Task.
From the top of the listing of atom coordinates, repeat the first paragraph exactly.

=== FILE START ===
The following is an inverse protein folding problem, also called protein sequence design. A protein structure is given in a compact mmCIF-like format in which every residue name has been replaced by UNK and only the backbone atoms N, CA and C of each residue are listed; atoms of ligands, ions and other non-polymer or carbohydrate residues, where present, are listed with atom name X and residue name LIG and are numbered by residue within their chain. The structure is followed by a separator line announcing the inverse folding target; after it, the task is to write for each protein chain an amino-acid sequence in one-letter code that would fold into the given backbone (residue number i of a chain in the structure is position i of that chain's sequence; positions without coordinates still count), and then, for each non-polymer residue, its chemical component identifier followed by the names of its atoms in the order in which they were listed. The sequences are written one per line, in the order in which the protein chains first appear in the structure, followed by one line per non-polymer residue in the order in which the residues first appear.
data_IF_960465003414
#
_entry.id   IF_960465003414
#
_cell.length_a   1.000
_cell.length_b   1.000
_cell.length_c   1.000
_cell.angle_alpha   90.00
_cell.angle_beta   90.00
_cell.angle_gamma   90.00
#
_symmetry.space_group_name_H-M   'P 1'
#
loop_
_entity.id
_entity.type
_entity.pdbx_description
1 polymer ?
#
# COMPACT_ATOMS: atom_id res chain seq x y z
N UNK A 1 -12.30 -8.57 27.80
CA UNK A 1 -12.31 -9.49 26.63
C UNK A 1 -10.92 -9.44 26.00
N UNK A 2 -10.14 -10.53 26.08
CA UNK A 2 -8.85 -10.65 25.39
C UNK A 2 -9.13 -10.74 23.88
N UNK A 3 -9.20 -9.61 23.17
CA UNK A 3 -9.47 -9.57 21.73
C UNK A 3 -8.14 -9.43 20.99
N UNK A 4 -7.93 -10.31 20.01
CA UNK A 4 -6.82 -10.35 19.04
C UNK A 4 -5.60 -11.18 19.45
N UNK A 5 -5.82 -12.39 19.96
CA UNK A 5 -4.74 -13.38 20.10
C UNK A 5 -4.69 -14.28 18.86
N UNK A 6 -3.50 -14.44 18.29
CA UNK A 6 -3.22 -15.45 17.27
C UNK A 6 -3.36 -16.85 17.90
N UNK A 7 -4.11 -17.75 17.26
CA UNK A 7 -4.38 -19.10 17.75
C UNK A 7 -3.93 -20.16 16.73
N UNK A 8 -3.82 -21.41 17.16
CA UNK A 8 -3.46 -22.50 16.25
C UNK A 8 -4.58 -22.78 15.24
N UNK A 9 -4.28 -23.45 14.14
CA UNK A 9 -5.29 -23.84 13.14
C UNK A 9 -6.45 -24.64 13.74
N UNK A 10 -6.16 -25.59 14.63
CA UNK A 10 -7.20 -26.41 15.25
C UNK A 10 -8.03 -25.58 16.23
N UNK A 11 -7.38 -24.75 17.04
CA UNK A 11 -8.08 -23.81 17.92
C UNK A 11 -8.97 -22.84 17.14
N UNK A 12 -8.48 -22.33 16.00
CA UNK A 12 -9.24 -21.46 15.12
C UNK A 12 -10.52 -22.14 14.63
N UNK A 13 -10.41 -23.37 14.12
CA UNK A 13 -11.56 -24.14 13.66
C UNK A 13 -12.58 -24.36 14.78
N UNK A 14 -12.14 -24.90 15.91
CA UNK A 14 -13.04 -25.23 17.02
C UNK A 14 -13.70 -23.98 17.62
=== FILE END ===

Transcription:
The following is an inverse protein folding problem, also called protein sequence design. A protein structure is given in a compact mmCIF-like format in which every residue name has been replaced by UNK and only the backbone atoms N, CA and C of each residue are listed; atoms of ligands, ions and other non-polymer or carbohydrate residues, where present, are listed with atom name X and residue name LIG and are numbered by residue within their chain. The structure is followed by a separator line announcing the inverse folding target; after it, the task is to write for each protein chain an amino-acid sequence in one-letter code that would fold into the given backbone (residue number i of a chain in the structure is position i of that chain's sequence; positions without coordinates still count), and then, for each non-polymer residue, its chemical component identifier followed by the names of its atoms in the order in which they were listed. The sequences are written one per line, in the order in which the protein chains first appear in the structure, followed by one line per non-polymer residue in the order in which the residues first appear.